Idalia’s landfall in the Big Bend region resulted in a powerful storm surge flooding Tampa Bay’s coastal areas on Wednesday.
Category 3 Hurricane Idalia struck the Florida coast’s Big Bend region with destructive force. With sustained winds of 125 mph, it caused extensive damage to Horseshoe Beach, Steinhatchee, and Cedar Key.
Idalia has been downgraded to a tropical storm, but Florida can finally breathe a sigh of relief as storm surge warnings are called off. Unfortunately, over 200,000 residents remain without power. Meanwhile, South Carolina is now on high alert as Idalia lashes out, causing flooding in Charleston.
Coastal communities in Florida were hit by flooding caused by Idalia’s impact, with homes in Tarpon Springs, Shore Acres, and Hudson being affected. Tampa Bay also experienced flooding on Bayshore Boulevard. However, the most severe flooding occurred along the Alafia River in Riverview, Hillsborough County.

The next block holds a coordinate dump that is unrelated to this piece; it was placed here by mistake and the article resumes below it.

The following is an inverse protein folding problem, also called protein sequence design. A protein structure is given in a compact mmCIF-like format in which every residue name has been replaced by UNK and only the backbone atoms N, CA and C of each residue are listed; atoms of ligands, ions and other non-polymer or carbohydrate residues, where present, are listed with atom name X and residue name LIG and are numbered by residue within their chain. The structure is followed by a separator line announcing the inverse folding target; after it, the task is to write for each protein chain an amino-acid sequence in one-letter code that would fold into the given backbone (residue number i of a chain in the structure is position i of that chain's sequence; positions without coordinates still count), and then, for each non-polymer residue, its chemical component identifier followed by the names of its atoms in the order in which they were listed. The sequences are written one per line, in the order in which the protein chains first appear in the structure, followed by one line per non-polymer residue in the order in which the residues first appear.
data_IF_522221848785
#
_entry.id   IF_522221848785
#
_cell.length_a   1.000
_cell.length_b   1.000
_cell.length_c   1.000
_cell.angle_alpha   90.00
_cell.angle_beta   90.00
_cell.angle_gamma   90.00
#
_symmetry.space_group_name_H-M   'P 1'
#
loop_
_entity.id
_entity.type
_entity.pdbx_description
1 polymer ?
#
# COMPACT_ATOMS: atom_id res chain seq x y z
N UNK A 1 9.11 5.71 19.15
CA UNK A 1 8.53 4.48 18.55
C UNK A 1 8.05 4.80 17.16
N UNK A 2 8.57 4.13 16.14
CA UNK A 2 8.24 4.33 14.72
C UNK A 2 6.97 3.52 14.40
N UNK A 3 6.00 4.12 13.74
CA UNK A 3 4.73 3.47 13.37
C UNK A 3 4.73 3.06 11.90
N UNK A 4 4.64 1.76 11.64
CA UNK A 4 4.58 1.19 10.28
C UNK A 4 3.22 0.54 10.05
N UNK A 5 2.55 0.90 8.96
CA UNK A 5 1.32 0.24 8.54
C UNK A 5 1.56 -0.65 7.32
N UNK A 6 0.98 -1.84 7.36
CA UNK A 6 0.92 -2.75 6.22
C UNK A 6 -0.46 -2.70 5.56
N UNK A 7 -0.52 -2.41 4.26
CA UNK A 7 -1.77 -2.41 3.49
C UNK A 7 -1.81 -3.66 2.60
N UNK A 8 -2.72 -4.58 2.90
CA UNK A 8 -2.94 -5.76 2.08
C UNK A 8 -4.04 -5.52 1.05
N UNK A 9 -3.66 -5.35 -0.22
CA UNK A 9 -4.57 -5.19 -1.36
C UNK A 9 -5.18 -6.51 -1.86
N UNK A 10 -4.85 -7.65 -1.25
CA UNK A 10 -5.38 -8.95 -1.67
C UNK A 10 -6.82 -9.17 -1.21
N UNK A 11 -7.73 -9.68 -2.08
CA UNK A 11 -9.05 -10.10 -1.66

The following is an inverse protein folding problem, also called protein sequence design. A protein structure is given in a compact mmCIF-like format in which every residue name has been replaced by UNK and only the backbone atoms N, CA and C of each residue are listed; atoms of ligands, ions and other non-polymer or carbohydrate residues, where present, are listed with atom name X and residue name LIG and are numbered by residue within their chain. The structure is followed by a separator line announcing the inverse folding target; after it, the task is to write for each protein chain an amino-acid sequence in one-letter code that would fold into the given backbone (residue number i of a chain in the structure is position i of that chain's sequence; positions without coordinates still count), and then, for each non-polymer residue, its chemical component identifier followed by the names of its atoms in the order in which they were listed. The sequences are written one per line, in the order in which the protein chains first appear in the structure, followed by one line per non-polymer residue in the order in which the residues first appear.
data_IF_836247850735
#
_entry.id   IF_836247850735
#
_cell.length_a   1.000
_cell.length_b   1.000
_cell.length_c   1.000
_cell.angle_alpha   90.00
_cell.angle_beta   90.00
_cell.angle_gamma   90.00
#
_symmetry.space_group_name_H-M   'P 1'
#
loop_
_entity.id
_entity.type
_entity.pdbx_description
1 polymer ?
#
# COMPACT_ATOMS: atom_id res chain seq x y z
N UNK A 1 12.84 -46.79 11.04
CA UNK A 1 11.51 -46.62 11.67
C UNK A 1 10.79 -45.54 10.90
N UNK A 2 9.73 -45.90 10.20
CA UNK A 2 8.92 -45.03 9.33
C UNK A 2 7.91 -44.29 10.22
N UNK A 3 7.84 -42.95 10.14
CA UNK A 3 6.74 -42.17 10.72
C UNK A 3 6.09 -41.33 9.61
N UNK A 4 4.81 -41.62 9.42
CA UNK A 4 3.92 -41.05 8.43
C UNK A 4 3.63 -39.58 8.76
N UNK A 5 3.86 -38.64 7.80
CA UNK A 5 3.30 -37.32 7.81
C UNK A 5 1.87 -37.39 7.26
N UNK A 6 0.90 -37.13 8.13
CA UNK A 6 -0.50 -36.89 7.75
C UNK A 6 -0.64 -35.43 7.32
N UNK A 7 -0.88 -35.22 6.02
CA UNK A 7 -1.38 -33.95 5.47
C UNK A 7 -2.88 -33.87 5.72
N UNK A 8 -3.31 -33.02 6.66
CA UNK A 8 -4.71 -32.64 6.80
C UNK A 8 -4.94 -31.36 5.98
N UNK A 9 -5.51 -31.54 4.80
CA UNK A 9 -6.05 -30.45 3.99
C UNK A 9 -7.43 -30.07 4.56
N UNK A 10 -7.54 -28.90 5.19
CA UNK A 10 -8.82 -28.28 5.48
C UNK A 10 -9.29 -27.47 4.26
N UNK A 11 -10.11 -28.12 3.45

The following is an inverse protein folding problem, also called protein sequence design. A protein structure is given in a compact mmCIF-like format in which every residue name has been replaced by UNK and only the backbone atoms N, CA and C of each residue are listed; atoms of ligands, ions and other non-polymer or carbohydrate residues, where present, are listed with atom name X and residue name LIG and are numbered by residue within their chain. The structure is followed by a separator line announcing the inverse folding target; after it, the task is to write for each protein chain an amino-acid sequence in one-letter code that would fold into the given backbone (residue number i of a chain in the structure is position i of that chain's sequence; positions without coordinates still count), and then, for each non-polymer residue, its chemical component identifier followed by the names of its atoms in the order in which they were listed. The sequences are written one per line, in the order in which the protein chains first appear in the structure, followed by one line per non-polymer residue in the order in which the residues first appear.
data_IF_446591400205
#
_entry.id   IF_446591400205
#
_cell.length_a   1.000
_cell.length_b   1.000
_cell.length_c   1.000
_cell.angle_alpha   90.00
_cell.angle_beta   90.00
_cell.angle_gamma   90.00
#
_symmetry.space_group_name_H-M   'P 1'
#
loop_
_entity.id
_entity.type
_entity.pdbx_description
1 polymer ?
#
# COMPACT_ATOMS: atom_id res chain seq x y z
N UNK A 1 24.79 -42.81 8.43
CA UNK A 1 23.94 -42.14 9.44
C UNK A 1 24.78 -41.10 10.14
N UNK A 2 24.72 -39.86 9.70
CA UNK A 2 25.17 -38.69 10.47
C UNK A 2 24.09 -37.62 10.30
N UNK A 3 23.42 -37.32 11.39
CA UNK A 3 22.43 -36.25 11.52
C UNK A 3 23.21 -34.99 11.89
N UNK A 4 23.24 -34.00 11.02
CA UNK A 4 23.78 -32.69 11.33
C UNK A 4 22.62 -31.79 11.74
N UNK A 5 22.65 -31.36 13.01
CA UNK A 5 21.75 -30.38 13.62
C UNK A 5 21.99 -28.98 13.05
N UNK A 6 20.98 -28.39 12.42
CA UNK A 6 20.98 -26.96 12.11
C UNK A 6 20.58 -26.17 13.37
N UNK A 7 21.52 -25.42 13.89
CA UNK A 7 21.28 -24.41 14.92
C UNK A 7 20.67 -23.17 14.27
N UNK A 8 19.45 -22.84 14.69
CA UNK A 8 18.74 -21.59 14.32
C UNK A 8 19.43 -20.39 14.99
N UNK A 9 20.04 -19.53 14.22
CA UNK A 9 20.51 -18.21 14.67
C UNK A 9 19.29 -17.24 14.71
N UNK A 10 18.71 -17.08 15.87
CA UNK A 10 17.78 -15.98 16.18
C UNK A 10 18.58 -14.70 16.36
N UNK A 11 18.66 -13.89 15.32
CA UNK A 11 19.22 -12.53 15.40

Exciting news for Tampa Bay area residents! Bridges and beach access are now open, allowing everyone to enjoy the beautiful coastline. And that’s not all – schools in Pinellas, Pasco, and Hillsborough counties will also reopen tomorrow. Stay updated with the latest developments!
11:23 p.m. Did Idalia bring record surge to Tampa Bay?
Controversy surrounds the East Bay, St. Pete, and Clearwater as experts debate whether a historic storm surge occurred. Initial data suggests that water levels reached or surpassed previous highs. If this data is confirmed, East Bay Tampa would claim a new surge record for the Tampa Bay region, with an estimated height of nearly 5.7 feet.
Record-breaking storm surge hits St. Petersburg, reaching an unprecedented 4 feet. Mayor Ken Welch confirms the magnitude of the surge, comparing it to the city’s highest recorded surge in 1985. However, researchers caution that this data may still evolve in the days ahead.